Measure Twice, Code Once (or How To Make Your GUI Pixel Perfect with GIMP)

GIMP logo
GIMP logo.

Several of the projects I’m currently managing, like MockupData and MockupScreens, have complex graphical user interfaces. I have noticed that it’s hard to make this kind of program pixel perfect just by trying to measure the sizes and distances by eye, especially if you have an old/bad/small screen, so here is a small tutorial showing why GIMP should be another of your development tools.

1. Download and install GIMP.

GIMP (acronym of GNU Image Manipulation Program) is open source and completely free. It runs on several platforms, including Windows, Mac OS and Linux. Installation is pretty straightforward: just download and run the installer for your platform in Windows and Mac OS. In Linux, it’s probably already installed; if not you should be able to install it using your favorite software package management utility from your distribution.

2. Take a screenshot of your GUI.

Focus the window you want to capture and then press Alt+Print Screen in windows or Control+Command+Shift+3 in Mac OS. For Linux  you can check this site, which also contains more options for Windows and Mac OS. Then, open GIMP and select Edit → Paste as → New Image.

Alternatively, drag and drop an existing screenshot image file into the GIMP title bar, or use the File menu item to open an existing disk file or an image URL.

3. Use the GIMP measuring tool.

Take a look at the following icons. Are these of the same size?

Original buttons
Original buttons.

Let’s use the GIMP measuring tool. First use the zoom so you get a big image on the screen, and then click on the Measure icon in the toolbox, and then make sure the Use Info window checkbox is enabled. Next, left click on the starting point and drag with the mouse to the ending one, then release the mouse button. The distance between the two points will be displayed on the screen:

Measuring the left button with GIMP
Measuring the left button with GIMP. Click to enlarge.

Now let’s measure the second one.

Measuring the right button with GIMP
Measuring the right button with GIMP. Click to enlarge.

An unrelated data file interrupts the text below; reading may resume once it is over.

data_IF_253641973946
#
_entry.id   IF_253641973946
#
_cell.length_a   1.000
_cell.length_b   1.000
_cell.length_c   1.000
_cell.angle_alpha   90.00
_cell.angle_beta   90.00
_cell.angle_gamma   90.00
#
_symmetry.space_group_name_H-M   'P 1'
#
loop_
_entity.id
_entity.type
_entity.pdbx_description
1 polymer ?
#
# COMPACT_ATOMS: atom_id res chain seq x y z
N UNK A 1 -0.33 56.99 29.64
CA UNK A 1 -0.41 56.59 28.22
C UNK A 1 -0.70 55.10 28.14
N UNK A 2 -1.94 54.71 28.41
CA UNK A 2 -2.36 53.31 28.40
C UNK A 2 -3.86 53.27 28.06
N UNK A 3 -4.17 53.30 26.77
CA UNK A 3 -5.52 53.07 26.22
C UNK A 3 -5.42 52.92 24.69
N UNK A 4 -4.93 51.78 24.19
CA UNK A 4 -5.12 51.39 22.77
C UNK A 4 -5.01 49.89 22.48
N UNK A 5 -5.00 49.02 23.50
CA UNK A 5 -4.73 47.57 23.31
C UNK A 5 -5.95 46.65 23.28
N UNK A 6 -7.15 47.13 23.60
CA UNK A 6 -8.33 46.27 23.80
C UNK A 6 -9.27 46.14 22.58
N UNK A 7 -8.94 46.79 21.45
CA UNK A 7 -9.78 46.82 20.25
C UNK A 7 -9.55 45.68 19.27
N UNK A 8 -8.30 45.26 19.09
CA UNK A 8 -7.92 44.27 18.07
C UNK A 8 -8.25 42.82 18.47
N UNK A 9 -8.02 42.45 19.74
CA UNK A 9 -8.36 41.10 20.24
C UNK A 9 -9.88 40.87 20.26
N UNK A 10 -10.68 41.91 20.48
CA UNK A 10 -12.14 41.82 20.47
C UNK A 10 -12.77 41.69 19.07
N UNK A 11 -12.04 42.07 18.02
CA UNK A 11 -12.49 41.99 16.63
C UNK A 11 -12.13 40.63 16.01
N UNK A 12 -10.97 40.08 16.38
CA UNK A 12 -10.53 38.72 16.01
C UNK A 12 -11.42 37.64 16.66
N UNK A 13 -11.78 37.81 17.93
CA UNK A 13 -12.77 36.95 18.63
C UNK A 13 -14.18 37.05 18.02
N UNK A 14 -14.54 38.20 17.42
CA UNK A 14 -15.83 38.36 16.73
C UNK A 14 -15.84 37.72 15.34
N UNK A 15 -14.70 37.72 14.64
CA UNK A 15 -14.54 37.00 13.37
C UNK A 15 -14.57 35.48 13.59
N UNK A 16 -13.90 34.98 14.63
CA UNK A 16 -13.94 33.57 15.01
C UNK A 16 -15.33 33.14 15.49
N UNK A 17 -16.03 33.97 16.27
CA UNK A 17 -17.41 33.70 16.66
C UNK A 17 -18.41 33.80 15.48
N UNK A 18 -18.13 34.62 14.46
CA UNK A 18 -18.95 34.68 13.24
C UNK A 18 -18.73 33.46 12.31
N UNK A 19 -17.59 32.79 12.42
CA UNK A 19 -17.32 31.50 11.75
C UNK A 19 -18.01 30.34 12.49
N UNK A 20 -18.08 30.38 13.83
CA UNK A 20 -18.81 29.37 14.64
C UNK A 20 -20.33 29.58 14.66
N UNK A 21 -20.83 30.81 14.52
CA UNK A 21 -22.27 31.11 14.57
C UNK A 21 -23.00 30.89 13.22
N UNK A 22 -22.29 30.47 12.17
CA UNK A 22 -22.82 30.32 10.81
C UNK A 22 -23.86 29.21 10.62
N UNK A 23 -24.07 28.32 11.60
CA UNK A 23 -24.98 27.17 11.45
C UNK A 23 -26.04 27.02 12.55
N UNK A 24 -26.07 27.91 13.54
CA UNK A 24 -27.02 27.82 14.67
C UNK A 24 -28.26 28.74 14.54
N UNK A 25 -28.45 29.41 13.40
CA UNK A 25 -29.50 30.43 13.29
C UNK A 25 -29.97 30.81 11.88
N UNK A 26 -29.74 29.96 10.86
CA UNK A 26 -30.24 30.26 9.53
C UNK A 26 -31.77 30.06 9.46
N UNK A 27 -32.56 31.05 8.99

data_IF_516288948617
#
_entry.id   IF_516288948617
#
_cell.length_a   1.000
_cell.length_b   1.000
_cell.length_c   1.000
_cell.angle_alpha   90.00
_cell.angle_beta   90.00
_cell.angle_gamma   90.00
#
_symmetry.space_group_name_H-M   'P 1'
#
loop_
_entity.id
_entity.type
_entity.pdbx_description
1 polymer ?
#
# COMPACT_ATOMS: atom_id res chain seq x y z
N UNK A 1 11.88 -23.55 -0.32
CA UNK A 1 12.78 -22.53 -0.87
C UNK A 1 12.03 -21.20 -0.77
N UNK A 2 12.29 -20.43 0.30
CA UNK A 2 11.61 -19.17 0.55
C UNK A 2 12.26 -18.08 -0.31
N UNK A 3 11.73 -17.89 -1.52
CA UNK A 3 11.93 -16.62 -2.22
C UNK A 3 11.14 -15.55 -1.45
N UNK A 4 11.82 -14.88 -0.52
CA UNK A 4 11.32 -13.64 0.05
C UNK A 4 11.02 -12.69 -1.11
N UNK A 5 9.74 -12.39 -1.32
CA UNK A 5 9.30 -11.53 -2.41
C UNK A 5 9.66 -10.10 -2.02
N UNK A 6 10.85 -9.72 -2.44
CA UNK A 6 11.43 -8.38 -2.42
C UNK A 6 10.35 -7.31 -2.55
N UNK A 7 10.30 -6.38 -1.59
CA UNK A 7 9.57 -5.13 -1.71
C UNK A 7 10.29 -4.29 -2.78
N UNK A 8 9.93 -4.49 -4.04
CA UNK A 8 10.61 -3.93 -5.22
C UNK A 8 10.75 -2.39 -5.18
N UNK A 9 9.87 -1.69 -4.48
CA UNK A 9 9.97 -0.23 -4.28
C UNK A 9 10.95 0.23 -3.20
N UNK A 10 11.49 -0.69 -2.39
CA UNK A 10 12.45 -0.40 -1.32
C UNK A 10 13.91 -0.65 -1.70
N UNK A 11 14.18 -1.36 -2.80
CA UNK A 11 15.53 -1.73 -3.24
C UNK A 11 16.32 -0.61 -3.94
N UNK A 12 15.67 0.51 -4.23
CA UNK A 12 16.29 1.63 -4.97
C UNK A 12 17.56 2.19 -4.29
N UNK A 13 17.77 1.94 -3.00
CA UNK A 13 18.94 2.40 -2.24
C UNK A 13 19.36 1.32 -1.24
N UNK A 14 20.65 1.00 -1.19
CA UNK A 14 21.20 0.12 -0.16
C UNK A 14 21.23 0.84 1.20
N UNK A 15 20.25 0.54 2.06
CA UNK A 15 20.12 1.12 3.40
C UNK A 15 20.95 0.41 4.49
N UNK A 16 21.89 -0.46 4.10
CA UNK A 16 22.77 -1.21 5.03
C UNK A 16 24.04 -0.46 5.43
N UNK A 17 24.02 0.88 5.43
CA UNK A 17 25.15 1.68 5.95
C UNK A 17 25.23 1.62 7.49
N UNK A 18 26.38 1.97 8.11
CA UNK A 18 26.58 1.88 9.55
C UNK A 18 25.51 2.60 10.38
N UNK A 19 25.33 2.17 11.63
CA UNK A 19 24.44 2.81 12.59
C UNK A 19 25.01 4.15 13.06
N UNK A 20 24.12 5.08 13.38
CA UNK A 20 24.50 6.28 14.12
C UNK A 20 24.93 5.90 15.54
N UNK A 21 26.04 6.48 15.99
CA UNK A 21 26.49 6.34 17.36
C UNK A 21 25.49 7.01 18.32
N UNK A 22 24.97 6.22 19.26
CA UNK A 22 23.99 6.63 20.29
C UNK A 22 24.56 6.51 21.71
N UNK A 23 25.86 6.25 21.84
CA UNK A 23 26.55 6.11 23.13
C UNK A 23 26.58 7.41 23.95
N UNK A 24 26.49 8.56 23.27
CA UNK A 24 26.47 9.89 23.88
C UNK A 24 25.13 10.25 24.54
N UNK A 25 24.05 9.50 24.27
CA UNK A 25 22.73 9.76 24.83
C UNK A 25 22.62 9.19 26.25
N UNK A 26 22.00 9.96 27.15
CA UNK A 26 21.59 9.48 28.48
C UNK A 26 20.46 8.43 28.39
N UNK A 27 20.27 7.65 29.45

There is a 5 pixel difference. We asked our developer to fix this and make some other changes to the buttons:

  • Making  them smaller, as they looked so big compared to other items in our app. We resized them from 35*26px (left) and 30*26px (right), to 28*22px (both).
  • Adding 2 pixels between the icons.
  • Make the font a bit smaller.
  • Place the plus and minus signs just under the shadow line (this is the line where the background color of the icon changes, thus giving a 3D effect).

Here is the result. You can download and zoom it with GIMP if you want to check the changes:

Fixed buttons
Fixed buttons.

4. Use the GIMP color picker.

Now let’s look at the following toolbar:

Original toolbar
Original toolbar.

Are all buttons of the same color? Let’s check it with the color picker tool. Click on the pointed icon in the toolbox, and then check that the Show info window option is enabled. Click on the background of the Go Screen button.

Using the GIMP color picker on one of the correct buttons
Using the GIMP color picker on one of the correct buttons. Click to enlarge.

We get a color value of  eae8ed. Let’s check the Toggle Comments one.

Using the GIMP color picker on the incorrect button
Using the GIMP color picker on the incorrect button. Click to Enlarge.

Now we get f6f6f2, so the colors are actually different. We also fixed it, and here is how it looks now:

Fixed toolbar
Fixed toolbar.

5. Conclusion.

The appearance of your product is as important as its functionality. With similar features and functionality, a user will choose the one with better appearance, and even if you can’t notice them in your old laptop, people with modern monitors will be able to see them. GIMP allows you to make sure that your GUI elements will look homogeneous to every user with little time and effort, while being completely free software.

Agile management project: Python / wxPython based realistic test data generator for databases (III): selecting developers

Note: this post was previewed and approved by the customer.

In order to post a bid on behalf of the employer in vWorker (adquired by Freelancer on November 2012), he must give me subaccount permissions in his control panel. This is pretty straightforward, and the employer has control over the permissions I will have in his account. To do this, the employer needs to log in to vWorker, go to My account → My subaccounts, click on Add new sub-account and then follow the instructions there.

Once this is done, I can log in to the employer’s subaccount. I use several browsers, one with my main account and others with different subaccounts, so I don’t need to switch the account constantly.

Now it’s time to post a new project by clicking on the Post a new project link at the top left of the page. It’s important to be clear and concise about what you need. On freelance sites like vWorker, a developer needs to place a lot of bids to win a single project, so it’s better to write a small specification on the bid page, and put a full specification in an attachment. Here is a screenshot of the new project page:

vWorker New Project Page